LSU Football Coaching Search: It’s Looking Like Lincoln Riley Or Bust

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BATON ROUGE – “The Lincoln Riley hire may have already been made by LSU verbally, for LSU athletic director Scott Woodward is as stealth and smart as they come. Riley, a Muleshoe, Texas, native who was born in Lubbock and was a walk-on quarterback at Texas Tech, has been in the Big 12 for most of his adult life. At this stage of his life, he could be wanting something new, an adventure, wanderlust. It could happen.

Outkick column on Nov. 17.

Yes, Oklahoma coach Lincoln Riley is back at the top in the LSU football coaching search, but he most likely never exited.

And do not count out Baylor coach Dave Aranda just yet either. It is not a surprise that Baylor just decided it was going to enhance his contract after Aranda’s name grew hotter for the LSU job last week. It is also not earth shattering or major news what Aranda said Wednesday on FOX Sports.

“I love it here, and this is where I want to be,” Aranda said. “And I think the fit at Baylor is so strong.”

That is a non-denial denial. Very talented, highly sought after people often leave jobs they love because they find something that might be better. Not everyone who leaves a job leaves because they hated it. Riley can be LSU’s new coach and still have loved every minute of his time at Oklahoma.

“I coach the University of Oklahoma football team,” Riley said last week when asked about the LSU opening. “You guys know me. You know how I feel about this place and this program.”

Another non-denial denial. People often leave jobs they love for a new frontier … and more money.

Riley could very well become LSU’s new coach very soon, despite a report to the contrary on Nov. 17 that I mistakenly believed after writing my column on that date. Then Riley was incorrectly excluded from a list of three candidates for the LSU job last week.

If LSU does not get Riley for what could be something astronomical between $10 million and $12 million a year, look for Aranda’s name to resurface. Riley makes approximately $8 million a year now.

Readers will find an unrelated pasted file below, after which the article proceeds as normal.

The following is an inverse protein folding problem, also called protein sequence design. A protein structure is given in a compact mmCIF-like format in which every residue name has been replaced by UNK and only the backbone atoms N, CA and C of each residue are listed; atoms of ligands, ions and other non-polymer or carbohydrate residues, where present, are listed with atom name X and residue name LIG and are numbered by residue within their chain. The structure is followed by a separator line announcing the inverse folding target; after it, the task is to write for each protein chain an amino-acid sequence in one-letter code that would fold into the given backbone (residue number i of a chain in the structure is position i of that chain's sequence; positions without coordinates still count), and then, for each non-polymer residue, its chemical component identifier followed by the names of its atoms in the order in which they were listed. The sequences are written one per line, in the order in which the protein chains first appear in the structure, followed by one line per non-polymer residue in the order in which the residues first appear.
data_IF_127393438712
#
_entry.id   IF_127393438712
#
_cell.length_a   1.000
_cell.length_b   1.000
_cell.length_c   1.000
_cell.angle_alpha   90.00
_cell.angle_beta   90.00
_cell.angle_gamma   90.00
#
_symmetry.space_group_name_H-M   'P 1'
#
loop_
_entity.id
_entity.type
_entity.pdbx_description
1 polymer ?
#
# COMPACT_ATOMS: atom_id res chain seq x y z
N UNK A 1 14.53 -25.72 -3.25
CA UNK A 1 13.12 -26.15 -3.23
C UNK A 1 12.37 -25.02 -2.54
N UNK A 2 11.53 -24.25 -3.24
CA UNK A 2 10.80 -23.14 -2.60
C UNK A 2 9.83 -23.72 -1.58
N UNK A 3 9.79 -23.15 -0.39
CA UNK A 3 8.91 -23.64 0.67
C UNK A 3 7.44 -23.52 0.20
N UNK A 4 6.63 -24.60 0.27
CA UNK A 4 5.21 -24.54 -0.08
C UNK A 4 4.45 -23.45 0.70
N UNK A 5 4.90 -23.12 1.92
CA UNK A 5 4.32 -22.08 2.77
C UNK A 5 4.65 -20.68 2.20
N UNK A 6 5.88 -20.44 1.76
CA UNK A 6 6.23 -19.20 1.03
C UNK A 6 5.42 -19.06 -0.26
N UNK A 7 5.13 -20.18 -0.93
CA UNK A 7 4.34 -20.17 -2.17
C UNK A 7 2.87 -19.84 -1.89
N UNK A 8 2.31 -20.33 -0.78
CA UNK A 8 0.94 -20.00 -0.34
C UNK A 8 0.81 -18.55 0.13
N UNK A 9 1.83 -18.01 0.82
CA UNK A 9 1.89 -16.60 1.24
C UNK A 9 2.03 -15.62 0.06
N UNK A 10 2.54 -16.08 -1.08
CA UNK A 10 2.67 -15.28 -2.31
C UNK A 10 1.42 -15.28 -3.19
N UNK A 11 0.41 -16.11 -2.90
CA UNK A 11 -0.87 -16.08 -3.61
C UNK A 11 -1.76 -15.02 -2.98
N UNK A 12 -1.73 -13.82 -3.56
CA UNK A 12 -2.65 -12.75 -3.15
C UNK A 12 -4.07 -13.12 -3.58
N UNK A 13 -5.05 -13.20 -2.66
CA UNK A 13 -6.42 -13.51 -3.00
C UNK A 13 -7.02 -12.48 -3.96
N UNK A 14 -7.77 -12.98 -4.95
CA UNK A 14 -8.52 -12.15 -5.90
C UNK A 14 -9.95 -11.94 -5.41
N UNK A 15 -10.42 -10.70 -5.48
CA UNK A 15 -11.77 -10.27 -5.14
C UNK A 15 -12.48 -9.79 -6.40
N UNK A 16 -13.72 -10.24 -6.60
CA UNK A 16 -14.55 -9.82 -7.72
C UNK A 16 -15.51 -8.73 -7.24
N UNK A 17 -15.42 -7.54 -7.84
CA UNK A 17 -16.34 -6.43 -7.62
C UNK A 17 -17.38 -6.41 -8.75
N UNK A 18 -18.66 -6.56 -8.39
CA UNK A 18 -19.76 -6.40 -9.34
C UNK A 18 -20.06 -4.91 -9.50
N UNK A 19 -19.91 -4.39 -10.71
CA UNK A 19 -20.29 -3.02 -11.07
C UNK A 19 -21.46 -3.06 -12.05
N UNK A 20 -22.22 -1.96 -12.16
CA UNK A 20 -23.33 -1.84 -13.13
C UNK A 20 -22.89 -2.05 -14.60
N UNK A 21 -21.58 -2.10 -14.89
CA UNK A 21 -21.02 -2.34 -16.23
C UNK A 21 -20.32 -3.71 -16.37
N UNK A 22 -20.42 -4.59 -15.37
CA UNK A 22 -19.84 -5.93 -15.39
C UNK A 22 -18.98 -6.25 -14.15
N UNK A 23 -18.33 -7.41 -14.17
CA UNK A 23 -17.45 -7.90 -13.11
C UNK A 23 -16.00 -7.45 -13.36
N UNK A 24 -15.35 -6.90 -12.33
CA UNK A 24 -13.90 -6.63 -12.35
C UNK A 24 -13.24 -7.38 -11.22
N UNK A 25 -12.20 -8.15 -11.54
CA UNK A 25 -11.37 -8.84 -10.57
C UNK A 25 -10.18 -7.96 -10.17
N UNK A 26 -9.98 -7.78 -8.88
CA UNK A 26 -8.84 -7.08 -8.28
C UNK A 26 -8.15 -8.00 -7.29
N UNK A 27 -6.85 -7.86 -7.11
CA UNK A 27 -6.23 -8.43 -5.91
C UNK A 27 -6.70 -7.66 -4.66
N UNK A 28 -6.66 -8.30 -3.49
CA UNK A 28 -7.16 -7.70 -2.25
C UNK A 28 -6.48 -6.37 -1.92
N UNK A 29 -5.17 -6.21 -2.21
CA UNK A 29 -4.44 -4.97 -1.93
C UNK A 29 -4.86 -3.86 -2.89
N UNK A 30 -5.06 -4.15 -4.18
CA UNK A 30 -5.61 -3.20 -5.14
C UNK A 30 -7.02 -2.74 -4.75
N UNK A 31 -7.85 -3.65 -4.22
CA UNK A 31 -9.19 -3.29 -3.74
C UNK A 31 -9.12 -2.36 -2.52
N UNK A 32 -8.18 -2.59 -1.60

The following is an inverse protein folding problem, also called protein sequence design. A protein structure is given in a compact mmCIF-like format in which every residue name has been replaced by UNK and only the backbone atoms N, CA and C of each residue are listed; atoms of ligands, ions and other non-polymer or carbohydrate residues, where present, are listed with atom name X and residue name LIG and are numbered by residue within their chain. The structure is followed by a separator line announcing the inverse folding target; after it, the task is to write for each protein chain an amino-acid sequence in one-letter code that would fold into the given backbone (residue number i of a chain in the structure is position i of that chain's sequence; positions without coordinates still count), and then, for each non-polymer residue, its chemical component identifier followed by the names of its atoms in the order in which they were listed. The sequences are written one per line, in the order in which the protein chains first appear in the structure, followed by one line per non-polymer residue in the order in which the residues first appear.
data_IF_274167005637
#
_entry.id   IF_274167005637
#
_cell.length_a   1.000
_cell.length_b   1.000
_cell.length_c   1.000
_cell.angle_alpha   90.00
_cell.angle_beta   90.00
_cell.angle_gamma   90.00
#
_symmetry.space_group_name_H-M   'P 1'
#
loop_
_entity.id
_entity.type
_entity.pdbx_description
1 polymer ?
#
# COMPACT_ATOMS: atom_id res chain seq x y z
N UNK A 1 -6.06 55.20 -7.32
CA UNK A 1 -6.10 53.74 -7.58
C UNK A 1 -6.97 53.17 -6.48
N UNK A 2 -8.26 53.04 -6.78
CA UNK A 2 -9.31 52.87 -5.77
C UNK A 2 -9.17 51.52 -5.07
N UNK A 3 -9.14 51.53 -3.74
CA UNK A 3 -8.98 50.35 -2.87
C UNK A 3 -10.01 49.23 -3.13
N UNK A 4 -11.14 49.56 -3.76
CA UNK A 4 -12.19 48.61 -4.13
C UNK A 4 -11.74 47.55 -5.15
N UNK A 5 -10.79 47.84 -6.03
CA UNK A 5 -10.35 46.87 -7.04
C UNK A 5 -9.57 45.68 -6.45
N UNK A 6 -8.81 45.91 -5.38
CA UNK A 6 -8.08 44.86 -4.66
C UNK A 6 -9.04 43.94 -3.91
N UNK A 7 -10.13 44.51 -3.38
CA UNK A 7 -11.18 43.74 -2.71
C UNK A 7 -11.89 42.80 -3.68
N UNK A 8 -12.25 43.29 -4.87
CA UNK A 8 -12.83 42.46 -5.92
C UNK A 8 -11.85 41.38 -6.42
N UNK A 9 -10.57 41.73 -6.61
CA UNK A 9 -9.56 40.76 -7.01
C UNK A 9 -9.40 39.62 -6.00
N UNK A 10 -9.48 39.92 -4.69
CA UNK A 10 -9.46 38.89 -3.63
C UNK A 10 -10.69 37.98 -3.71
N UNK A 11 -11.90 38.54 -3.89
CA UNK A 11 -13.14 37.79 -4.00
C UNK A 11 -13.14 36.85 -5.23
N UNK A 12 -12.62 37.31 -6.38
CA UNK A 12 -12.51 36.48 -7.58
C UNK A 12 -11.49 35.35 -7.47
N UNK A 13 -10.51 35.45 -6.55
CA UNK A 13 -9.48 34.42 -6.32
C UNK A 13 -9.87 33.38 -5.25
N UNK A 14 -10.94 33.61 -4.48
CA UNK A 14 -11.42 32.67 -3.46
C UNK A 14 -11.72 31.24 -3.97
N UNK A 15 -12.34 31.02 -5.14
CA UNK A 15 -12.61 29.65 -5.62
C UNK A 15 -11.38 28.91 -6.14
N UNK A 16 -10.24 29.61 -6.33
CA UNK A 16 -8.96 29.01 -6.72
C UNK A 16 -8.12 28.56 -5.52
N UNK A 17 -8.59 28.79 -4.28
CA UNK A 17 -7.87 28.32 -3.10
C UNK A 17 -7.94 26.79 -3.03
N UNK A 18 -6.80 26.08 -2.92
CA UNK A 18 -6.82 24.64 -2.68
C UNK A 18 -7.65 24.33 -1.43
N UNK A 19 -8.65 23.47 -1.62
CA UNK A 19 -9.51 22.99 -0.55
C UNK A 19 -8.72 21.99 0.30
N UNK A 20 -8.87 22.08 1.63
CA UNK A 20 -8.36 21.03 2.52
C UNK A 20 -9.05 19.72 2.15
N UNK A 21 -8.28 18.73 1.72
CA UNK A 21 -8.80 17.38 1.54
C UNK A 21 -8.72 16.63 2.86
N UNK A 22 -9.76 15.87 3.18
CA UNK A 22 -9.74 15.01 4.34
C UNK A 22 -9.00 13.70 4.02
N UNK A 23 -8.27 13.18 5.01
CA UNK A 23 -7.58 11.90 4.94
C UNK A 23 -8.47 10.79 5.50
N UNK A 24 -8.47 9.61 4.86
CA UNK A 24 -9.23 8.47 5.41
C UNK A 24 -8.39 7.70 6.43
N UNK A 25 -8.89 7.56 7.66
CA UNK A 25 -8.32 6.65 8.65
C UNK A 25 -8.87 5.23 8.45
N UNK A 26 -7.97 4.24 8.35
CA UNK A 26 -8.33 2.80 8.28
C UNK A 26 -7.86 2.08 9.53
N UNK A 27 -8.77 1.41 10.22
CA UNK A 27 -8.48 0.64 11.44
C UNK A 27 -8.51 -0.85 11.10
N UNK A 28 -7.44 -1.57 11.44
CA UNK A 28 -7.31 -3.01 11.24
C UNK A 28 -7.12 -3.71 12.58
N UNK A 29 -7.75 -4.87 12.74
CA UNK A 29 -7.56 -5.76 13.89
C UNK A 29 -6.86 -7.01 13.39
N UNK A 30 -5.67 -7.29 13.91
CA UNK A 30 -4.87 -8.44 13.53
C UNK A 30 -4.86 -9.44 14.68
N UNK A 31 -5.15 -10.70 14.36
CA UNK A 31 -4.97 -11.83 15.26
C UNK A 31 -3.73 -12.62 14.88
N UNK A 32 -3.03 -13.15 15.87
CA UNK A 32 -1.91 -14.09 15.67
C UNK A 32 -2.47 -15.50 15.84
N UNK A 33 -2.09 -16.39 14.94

Something could happen late this week, like Saturday, or early next week, like Monday, as reported here last week.

If No. 10 Oklahoma (10-1, 7-1 Big 12) wins at No. 7 Oklahoma State (10-1, 7-1 Big 12) Saturday in Stillwater on ABC, the Sooners will advance to the Big 12 championship game on Dec. 4 and play Oklahoma State again.

A better scenario for LSU may be if Oklahoma loses, and No. 8 Baylor (9-2, 6-2) beats Texas Tech (6-5, 3-5 Big 12) at 11 a.m. on Fox Sports 1 to reach the Big 12 championship game. Then Oklahoma would be done, excluding a bowl in a month, and Riley could be introduced at LSU on Monday. If the Sooners advance to the Big 12 title game, things could be put off a week.

Woodward did not seem like a man desperate for a coach over the Thanksgiving holidays as he was hunting with friends. He could have bagged his target weeks ago with both parties waiting until the end of the regular season for the blockbuster announcement.

If Woodward pulls this off, and it could happen, LSU would be jettisoned to national relevancy over night and to the top of the college football news cycle like it hasn’t been since winning the national championship two years ago.

And what a fantastic hire it could be. Finally, LSU will have a true pass-oriented, progressive, action-packed offensive coordinator running its football program. No longer would the LSU coach be looking for a new offensive coordinator almost every year.

LSU coach Ed Orgeron, who will coach his last game with the Tigers Saturday against No. 15 Texas A&M in Tiger Stadium (6 p.m., ESPN), hired four offensive coordinators in six years on the job. Those were Steve Ensminger in 2016, Matt Canada in 2017, Ensminger again in 2018 through 2020 and Jake Peetz in 2021. There were also three passing game coordinators in the last three years – Joe Brady in 2019, Scott Linehan in 2020 and DJ Mangas in 2021.